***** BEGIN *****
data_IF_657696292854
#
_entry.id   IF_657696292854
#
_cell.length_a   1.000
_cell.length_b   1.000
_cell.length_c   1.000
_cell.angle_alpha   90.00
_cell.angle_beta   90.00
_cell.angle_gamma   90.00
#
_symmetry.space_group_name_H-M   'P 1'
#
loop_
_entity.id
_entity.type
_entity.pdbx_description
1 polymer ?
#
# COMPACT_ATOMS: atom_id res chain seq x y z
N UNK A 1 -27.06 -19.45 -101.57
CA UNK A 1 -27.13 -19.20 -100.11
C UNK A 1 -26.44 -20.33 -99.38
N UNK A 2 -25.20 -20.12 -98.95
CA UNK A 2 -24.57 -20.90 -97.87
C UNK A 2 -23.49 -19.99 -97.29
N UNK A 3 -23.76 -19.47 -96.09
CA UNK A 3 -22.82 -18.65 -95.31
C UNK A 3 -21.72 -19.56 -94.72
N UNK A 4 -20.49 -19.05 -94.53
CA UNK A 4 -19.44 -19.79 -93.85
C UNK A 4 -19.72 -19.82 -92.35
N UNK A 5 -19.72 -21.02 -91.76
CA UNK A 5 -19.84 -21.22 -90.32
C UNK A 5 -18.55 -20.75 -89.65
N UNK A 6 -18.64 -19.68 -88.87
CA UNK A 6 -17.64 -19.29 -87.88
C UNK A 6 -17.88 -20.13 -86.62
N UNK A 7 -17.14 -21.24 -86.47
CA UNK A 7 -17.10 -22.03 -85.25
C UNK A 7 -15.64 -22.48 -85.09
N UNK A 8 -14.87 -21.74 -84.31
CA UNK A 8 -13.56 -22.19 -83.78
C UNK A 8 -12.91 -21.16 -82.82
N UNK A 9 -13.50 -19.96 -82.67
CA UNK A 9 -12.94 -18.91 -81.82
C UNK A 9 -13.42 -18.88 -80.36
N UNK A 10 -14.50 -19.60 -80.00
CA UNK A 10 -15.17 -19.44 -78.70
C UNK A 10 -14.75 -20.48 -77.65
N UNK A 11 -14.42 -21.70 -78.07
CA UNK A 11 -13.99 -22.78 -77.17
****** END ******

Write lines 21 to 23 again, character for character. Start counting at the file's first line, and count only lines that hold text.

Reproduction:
N UNK A 1 -27.06 -19.45 -101.57
CA UNK A 1 -27.13 -19.20 -100.11
C UNK A 1 -26.44 -20.33 -99.38